Keeping everyone on the same page during group classes is strongly linked to being a confident communicator, which we wrote about last week. But a few “pro tips”:


  • Making eye contact with individual athletes and repeating the position is an easy way to get stragglers up to speed without losing the flow of what you’re saying. 
  • On a visual level, people will naturally mime the coach’s positions, so coaches should always start a progression or series of reps by performing the movements themselves at tempo with the group. 
  • Getting everyone in the same positions through coaching ensures that athletes can focus on learning the movement, and not be looking around trying to figure out what they should be doing.


Click here to see an example of this.

3. Coaches should have the ability to micromanage troubled movers without slowing the rest of the class down, and provide concise solutions for individuals who need it.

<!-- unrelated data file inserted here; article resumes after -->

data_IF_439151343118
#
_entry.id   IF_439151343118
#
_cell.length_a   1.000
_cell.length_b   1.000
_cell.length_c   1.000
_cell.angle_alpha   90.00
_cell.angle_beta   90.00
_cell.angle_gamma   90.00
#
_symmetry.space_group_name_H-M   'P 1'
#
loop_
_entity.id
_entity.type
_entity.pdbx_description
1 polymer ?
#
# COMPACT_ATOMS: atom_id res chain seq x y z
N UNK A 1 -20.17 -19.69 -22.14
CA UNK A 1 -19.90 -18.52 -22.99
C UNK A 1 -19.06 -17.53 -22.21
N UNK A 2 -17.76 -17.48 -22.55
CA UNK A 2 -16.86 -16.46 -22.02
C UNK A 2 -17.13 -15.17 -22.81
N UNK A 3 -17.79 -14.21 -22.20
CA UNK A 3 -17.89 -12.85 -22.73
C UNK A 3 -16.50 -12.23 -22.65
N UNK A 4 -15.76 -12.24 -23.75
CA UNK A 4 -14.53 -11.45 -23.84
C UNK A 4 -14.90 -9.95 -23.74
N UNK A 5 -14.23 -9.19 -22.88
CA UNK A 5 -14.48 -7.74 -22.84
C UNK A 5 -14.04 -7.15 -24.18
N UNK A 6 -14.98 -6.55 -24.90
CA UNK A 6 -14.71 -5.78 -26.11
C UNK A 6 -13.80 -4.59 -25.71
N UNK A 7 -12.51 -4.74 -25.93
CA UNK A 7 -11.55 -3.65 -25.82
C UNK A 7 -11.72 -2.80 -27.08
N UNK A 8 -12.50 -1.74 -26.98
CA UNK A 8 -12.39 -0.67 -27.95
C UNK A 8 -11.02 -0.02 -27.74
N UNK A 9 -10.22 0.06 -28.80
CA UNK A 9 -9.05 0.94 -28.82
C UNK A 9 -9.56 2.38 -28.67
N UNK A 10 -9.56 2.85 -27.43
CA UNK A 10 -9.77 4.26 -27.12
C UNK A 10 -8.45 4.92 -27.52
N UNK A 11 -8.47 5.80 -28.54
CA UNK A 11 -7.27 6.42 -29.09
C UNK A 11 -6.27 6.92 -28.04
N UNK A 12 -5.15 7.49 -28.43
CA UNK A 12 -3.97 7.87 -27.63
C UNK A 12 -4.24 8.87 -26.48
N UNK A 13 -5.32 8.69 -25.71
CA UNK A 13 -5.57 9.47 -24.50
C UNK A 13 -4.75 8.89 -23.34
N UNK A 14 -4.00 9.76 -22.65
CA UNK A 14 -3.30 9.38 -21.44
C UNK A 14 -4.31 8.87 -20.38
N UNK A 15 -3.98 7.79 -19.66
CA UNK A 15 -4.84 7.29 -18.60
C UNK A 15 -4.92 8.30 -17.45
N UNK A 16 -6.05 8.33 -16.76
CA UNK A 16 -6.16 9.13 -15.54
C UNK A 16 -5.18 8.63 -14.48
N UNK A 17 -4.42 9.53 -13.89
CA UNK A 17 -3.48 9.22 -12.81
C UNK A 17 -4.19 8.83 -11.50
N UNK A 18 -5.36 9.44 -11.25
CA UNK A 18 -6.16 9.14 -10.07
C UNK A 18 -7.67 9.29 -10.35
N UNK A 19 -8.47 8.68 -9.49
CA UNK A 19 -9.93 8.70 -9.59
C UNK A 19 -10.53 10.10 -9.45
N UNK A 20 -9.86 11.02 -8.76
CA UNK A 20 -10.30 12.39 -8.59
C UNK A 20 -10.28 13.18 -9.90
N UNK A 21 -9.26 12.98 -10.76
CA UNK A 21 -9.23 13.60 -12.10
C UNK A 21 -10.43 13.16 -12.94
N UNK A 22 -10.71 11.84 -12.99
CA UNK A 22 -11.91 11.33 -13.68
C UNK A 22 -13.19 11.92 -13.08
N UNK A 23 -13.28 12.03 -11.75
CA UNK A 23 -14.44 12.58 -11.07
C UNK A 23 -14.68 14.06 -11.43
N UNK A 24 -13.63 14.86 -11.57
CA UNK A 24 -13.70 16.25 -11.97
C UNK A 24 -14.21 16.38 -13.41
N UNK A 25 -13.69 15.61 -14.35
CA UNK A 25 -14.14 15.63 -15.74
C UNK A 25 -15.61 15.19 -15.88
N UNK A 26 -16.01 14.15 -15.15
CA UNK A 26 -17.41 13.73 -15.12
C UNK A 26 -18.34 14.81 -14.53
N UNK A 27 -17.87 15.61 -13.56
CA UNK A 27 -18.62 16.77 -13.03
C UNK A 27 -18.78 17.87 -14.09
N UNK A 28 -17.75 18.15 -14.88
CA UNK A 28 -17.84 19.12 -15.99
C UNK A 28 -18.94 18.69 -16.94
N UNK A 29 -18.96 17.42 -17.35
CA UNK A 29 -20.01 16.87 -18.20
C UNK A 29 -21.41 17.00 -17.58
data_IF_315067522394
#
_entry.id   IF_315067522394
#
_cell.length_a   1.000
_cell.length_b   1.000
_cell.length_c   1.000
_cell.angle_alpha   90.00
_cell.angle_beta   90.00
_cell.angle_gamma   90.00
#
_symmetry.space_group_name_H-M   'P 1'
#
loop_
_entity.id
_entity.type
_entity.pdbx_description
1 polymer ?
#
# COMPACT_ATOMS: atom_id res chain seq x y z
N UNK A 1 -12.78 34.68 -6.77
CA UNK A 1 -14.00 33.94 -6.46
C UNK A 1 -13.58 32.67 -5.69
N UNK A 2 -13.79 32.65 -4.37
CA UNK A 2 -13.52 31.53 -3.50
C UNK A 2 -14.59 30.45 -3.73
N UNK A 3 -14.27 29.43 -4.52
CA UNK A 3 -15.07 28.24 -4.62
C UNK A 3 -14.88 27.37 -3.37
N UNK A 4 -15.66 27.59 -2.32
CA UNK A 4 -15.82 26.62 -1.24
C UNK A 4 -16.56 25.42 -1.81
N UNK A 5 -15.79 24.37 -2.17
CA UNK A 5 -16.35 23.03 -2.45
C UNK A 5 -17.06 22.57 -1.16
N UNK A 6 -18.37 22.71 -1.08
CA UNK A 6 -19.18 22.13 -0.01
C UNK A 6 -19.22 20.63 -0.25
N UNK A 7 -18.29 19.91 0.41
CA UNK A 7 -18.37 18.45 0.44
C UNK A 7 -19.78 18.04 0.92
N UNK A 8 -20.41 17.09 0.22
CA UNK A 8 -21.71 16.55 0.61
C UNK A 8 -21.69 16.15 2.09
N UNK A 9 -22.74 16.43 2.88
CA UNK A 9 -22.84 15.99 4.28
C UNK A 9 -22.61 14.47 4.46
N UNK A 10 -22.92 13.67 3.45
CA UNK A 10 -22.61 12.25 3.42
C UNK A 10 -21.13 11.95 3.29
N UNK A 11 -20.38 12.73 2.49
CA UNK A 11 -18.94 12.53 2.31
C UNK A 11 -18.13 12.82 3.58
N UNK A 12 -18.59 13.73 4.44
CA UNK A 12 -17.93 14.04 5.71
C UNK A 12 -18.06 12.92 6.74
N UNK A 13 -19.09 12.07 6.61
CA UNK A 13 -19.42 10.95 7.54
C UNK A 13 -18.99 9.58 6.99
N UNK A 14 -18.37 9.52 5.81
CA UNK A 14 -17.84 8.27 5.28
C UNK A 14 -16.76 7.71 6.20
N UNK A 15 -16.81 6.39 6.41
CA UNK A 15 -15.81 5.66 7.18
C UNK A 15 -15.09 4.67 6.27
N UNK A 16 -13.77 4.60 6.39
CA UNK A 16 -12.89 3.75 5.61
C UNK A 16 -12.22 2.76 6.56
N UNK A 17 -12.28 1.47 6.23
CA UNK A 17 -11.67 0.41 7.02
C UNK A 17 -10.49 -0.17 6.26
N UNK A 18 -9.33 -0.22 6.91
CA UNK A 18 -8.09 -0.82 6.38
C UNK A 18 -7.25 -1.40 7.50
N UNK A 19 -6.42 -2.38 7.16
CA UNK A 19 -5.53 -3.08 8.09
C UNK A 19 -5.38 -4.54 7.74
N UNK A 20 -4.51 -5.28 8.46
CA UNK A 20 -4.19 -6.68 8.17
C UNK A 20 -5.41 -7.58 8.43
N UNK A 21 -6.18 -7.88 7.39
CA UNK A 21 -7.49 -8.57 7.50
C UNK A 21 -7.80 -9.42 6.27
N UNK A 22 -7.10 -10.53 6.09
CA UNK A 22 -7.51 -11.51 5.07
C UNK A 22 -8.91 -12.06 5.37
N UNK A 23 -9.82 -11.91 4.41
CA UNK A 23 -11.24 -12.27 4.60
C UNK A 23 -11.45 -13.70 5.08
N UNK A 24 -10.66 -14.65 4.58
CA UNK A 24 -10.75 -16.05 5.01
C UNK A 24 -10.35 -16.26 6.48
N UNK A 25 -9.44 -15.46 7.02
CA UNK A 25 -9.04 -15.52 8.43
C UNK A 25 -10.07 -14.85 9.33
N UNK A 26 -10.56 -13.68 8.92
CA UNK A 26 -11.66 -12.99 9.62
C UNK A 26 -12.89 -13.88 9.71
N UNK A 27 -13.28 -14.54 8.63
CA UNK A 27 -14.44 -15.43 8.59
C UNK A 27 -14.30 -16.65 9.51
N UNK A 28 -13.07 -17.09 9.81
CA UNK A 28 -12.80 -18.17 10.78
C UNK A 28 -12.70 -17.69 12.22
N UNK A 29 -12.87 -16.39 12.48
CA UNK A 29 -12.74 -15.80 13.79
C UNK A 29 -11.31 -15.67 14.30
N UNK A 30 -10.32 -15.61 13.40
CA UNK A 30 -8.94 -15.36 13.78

On a semi-regular basis, group classes will include someone who significantly struggles with a movement due to either motor control issues or range-of-motion restrictions. In extreme cases, these people might need to be triaged such that they require more hands-on help than most people or need to perform something entirely different than the rest of the group. While it’s the coach’s responsibility to make sure that person is safe and getting the help they need, working with them shouldn’t become a vacuum that sucks the coach away from others in the group who also need help. The easiest way to work with someone like this is to touch base with them about what you’re seeing and why it concerns you—then give them a modified version of the movement with specific weight and rep schemes. For example, if a member fresh out of Foundations shows up on a day when the class is cleaning and jerking and they can barely organize the movement, you could abbreviate it to something like this: